Pancakes, Passed Down [edna mae’s sour cream pancakes]

You may be wondering, “How there is room for another pancake recipe on this site?”  Isn’t it enough to have the basic and best buttermilk pancake recipes in your repertoire?  Put simply, no.  We take our weekend breakfasts seriously, and this pancake takes breakfast in a new direction.  And besides, it’s from Ree’s husband’s grandma.  I love a recipe that has survived generations.

*These are oddly shaped because the skillet in which I cook my pancakes is way too small, but I’m stubborn and I like it and I’m not using a different one.

While my husband likes plain pancakes, I’ve never met one that couldn’t be helped out by a couple of chocolate chips.  He told me the pancakes were delicious.  I told him I wasn’t sure.  When I heated up the (non-chocolate) leftovers in the toaster oven the next day, I found out what he was talking about.  Because this batter is only held together with 7 T of flour, the chocolate chips (even mini) weigh it down.  Besides, these pancakes have some serious tang from all the sour cream and that really doesn’t mesh well with the chocolate.  So I’m a convert, if only for this one recipe.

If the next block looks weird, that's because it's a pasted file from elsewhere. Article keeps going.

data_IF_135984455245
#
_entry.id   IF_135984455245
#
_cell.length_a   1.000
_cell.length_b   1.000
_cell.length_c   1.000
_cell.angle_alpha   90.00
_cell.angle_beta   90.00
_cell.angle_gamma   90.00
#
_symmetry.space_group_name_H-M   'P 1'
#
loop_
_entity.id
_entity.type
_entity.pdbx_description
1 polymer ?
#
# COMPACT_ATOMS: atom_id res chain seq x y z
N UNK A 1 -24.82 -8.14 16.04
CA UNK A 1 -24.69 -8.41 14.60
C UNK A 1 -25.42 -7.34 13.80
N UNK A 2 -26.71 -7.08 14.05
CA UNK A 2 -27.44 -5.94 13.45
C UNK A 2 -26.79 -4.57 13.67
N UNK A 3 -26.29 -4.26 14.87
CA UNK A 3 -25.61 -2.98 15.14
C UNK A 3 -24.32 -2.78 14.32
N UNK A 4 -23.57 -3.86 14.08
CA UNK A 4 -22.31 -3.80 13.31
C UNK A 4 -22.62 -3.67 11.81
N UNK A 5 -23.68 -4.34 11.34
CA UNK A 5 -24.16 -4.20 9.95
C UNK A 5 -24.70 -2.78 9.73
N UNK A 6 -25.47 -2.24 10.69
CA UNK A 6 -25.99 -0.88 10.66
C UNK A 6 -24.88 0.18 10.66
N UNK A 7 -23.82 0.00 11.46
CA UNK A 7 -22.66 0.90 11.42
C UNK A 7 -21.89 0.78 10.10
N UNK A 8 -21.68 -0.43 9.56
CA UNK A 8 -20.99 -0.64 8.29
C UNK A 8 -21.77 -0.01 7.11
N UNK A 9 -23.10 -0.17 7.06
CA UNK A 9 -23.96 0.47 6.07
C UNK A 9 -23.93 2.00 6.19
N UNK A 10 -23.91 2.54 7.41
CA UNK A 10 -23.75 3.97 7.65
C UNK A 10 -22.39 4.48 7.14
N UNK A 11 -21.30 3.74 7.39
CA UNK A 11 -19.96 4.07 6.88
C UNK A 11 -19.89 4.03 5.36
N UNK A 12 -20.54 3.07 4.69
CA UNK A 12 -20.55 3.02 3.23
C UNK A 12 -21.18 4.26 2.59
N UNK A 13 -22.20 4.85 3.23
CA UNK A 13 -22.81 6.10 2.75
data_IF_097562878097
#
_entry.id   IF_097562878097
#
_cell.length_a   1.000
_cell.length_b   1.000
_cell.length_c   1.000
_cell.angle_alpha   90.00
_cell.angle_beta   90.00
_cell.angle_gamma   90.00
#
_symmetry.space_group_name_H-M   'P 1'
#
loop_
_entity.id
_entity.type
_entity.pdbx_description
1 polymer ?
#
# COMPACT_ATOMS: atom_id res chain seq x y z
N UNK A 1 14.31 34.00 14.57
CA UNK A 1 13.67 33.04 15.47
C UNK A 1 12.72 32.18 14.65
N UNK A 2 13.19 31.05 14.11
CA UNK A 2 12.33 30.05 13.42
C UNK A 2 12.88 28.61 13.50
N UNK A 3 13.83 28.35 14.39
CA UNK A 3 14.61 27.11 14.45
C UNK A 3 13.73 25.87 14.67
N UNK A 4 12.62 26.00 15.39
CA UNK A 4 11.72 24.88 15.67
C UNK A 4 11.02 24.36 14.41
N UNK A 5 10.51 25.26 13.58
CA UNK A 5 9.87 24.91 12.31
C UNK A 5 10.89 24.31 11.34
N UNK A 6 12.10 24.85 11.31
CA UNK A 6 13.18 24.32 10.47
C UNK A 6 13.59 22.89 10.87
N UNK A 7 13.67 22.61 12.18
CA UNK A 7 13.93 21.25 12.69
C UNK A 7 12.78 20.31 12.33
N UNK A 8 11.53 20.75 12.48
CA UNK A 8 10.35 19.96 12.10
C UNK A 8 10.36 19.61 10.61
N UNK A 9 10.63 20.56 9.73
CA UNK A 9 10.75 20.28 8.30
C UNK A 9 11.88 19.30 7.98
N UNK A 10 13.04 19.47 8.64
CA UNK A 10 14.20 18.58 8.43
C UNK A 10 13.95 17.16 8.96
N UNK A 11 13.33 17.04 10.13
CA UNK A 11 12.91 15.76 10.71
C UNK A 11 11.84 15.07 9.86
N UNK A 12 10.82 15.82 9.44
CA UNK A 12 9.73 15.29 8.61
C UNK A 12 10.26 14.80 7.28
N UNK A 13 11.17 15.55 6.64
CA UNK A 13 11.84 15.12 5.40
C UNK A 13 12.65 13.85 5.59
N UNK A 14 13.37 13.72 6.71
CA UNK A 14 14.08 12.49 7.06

Happy brunching!

Edna Mae’s Sour Cream Pancakes

from The Pioneer Woman Cooks

7 tablespoons all purpose flour
1 tablespoon sugar
1 teaspoon baking soda
1/ 2 teaspoon salt
1 cup sour cream
2 large eggs
1/2 teaspoon vanilla extract
Butter
Maple syrup

Stir the flour, sugar, baking soda and salt together in the bottom of a medium bowl. Add the sour cream, and stir until just combined.  Lumps are okay in a pancake batter!  Whisk the eggs and vanilla in a small bowl and add to the sour cream mixture.  Resist the urge to add chocolate chips here.

Then it’s pancake time.  Melt a tablespoon of butter in a cast iron, or other skillet.  Let it get nice and hot, but don’t let the butter brown (there’s a fine line between the perfect pancake and burnt butter).  Scoop batter out by the 1/4 cupful, and pour in the skillet.  Cook for a few minutes on the first side, and when bubbles start to appear, flip and cook for just under a minute on the other.

*Don’t be sad if your first pancake doesn’t brown like you want it to.  That’s the test pancake and it’s the one you use to gauge how hot you need the stove, and how long before you flip.  It will still taste fine.  My mom calls me, the first child, her test pancake.

Drown in maple syrup.

2 thoughts on “Pancakes, Passed Down [edna mae’s sour cream pancakes]

  1. love the test pancake. love that your mom calls you that.
    please also enjoy the fact that I am currently making chicken at 10 am so I can finally make c.p.p.

  2. Pingback: Pillow Pancakes « a glass of milk

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